School performance and engagement is also improved in bilingual settings. In the US, studies covering six states and 37 districts, have found that, compared with students in English-only classrooms or in one-way immersion, dual-language students have somewhat higher test scores and also seem to be happier in school. Attendance is better, behavioural problems fewer, and parent involvement higher.
Social skills are also improved, bilingual children are able to interact with speakers of (at least) two languages and thus have direct access to two different cultures. Probably due to the practice of switching languages, bilinguals are very good at taking different perspectives, dealing with conflicting cues and ignoring irrelevant information. This skill can be applied to domains other than language, making it an added value of bilingualism.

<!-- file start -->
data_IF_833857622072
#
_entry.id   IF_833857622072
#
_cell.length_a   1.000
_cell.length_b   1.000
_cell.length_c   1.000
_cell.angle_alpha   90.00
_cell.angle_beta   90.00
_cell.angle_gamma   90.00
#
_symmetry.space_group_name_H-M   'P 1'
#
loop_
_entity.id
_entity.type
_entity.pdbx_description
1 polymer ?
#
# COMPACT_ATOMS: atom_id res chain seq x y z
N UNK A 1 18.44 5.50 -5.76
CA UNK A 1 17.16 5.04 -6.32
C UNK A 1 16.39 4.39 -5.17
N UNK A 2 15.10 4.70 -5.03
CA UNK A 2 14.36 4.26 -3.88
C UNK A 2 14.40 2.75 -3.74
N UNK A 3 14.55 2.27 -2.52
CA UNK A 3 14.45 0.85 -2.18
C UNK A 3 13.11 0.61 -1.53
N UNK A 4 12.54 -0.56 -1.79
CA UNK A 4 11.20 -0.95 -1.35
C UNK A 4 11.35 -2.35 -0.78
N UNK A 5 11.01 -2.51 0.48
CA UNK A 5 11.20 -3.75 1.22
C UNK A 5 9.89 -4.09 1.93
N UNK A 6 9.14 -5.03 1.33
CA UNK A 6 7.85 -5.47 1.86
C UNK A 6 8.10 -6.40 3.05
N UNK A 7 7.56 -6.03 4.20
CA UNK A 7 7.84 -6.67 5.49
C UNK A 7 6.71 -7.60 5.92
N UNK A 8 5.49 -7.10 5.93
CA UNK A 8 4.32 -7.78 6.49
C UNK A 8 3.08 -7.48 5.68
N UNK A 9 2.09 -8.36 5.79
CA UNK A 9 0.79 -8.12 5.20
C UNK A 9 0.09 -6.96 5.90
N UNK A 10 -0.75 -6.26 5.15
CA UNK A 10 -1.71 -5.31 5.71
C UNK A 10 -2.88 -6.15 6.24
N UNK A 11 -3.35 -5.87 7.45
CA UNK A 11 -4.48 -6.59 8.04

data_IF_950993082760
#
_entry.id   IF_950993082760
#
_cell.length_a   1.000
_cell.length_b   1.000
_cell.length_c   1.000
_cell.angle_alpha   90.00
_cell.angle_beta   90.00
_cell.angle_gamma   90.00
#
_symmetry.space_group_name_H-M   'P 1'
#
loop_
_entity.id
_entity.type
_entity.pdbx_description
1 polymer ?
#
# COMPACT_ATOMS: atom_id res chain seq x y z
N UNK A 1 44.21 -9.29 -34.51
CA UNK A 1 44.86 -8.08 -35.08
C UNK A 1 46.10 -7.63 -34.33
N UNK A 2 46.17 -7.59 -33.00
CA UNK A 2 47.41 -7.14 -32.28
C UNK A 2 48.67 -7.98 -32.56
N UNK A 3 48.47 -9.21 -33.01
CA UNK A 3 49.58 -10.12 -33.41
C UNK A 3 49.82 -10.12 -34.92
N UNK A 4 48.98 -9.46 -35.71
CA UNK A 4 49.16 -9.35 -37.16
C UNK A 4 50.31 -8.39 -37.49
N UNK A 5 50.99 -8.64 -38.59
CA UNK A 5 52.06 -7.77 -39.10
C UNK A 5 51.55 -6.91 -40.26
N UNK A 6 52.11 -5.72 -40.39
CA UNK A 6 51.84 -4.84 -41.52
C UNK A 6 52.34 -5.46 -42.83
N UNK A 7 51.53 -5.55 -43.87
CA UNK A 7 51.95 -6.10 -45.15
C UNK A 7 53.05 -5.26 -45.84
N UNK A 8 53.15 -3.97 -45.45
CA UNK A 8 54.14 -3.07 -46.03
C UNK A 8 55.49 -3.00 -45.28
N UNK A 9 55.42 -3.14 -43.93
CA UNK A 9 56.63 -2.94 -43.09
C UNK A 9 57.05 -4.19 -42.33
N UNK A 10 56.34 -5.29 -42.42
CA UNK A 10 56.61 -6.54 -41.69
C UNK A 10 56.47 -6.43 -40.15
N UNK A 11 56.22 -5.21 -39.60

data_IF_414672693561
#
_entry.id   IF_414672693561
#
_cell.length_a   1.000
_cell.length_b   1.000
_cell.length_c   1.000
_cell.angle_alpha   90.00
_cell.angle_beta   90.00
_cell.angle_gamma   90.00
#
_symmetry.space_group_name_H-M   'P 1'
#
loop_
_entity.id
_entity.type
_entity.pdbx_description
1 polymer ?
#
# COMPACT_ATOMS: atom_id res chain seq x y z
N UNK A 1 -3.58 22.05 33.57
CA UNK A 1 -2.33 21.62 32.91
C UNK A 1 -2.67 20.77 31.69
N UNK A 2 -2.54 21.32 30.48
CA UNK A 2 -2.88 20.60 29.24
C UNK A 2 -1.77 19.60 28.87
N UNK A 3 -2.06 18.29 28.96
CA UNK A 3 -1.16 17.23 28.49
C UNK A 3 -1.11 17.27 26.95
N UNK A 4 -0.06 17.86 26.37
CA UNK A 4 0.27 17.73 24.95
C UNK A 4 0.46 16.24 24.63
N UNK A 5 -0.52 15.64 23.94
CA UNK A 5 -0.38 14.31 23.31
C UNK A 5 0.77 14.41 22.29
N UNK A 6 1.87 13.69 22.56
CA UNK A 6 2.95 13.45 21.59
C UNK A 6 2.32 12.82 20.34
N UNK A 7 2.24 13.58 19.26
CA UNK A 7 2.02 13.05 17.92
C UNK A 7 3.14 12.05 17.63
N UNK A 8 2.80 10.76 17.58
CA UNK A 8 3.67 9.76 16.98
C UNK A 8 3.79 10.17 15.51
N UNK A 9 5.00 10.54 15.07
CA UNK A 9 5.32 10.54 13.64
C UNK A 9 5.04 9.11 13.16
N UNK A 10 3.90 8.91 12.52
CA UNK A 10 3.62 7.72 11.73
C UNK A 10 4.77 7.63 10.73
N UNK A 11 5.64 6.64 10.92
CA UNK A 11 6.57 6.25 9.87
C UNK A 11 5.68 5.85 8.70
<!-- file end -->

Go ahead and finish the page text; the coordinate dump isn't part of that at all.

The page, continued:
A common worry for some parents is that trying to speak two (or more) languages could be too strenuous for their child. But there is no need for concern: learning to speak is more similar to learning to walk than it is to learning a school subject. Learning to speak is genetically programmed. The brain is certainly able to cope with more than one language, as research and experience shows. Bilingualism is not genetic: having parents who speak different language does not guarantee a bilingual child.